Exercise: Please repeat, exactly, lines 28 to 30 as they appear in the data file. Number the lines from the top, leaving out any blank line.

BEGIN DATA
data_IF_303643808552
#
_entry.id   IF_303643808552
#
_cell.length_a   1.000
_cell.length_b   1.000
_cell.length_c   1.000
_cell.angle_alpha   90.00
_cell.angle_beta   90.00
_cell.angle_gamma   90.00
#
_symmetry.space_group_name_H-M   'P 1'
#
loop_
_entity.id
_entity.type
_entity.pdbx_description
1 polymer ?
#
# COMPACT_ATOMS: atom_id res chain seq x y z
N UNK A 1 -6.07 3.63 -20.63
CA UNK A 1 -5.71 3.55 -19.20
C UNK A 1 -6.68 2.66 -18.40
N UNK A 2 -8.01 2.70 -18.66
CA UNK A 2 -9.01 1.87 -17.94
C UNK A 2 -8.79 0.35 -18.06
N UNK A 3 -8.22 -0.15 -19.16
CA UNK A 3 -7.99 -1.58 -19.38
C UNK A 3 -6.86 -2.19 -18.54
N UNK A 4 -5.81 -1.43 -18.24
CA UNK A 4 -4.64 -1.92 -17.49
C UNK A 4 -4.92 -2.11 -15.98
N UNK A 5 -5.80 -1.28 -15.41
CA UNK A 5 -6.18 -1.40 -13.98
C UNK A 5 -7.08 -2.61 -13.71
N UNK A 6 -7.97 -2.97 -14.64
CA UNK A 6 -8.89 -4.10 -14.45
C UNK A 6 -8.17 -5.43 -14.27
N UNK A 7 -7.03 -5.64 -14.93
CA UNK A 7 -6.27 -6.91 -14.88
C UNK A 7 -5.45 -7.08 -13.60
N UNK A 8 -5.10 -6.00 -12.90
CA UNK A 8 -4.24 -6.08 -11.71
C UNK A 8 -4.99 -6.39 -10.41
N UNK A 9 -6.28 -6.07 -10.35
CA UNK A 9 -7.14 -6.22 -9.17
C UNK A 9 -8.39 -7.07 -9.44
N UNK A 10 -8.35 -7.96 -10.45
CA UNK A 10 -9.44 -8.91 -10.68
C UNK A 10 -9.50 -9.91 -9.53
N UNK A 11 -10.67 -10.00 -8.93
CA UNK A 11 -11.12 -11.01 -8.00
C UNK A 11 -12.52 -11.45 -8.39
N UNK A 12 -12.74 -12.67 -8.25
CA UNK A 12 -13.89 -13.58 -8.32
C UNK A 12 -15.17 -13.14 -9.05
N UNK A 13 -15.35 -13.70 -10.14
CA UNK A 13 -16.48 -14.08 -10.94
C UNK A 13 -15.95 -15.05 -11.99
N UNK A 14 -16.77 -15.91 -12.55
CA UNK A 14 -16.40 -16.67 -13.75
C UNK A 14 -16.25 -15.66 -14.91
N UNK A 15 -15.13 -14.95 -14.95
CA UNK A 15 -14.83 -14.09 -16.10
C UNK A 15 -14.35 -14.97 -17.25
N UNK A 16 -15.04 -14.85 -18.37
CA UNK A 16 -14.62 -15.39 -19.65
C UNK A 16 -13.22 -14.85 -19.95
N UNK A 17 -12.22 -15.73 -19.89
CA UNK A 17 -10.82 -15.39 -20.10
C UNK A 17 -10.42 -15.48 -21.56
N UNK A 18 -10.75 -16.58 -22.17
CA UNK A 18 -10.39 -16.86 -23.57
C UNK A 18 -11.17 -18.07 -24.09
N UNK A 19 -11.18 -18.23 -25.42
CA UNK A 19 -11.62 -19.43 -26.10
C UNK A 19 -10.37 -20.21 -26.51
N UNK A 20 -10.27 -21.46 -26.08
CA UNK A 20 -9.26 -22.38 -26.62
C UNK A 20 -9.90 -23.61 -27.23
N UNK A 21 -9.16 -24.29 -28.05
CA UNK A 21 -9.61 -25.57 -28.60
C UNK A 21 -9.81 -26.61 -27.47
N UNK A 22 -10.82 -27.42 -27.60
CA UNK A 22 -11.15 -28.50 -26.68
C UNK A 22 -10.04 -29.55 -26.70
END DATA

CA UNK A 3 -7.99 -1.58 -19.38
C UNK A 3 -6.86 -2.19 -18.54
N UNK A 4 -5.81 -1.43 -18.24